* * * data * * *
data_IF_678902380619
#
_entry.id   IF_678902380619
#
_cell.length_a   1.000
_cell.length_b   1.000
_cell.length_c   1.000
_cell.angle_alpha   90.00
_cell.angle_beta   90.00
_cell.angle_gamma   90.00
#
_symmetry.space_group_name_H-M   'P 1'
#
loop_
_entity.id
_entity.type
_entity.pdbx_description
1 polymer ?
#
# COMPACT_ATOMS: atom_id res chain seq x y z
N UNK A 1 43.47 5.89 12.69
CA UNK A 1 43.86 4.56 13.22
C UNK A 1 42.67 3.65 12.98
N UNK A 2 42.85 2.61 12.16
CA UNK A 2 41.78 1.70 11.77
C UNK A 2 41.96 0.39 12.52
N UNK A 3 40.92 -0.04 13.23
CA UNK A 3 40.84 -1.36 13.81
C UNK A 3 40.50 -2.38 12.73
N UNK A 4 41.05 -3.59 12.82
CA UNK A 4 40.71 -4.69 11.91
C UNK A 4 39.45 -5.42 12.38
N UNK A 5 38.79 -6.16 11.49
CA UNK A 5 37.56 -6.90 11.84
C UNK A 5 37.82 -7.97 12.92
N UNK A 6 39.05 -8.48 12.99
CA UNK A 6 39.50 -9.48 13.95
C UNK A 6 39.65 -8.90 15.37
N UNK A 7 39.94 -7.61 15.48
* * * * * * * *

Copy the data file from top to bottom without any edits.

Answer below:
data_IF_678902380619
#
_entry.id   IF_678902380619
#
_cell.length_a   1.000
_cell.length_b   1.000
_cell.length_c   1.000
_cell.angle_alpha   90.00
_cell.angle_beta   90.00
_cell.angle_gamma   90.00
#
_symmetry.space_group_name_H-M   'P 1'
#
loop_
_entity.id
_entity.type
_entity.pdbx_description
1 polymer ?
#
# COMPACT_ATOMS: atom_id res chain seq x y z
N UNK A 1 43.47 5.89 12.69
CA UNK A 1 43.86 4.56 13.22
C UNK A 1 42.67 3.65 12.98
N UNK A 2 42.85 2.61 12.16
CA UNK A 2 41.78 1.70 11.77
C UNK A 2 41.96 0.39 12.52
N UNK A 3 40.92 -0.04 13.23
CA UNK A 3 40.84 -1.36 13.81
C UNK A 3 40.50 -2.38 12.73
N UNK A 4 41.05 -3.59 12.82
CA UNK A 4 40.71 -4.69 11.91
C UNK A 4 39.45 -5.42 12.38
N UNK A 5 38.79 -6.16 11.49
CA UNK A 5 37.56 -6.90 11.84
C UNK A 5 37.82 -7.97 12.92
N UNK A 6 39.05 -8.48 12.99
CA UNK A 6 39.50 -9.48 13.95
C UNK A 6 39.65 -8.90 15.37
N UNK A 7 39.94 -7.61 15.48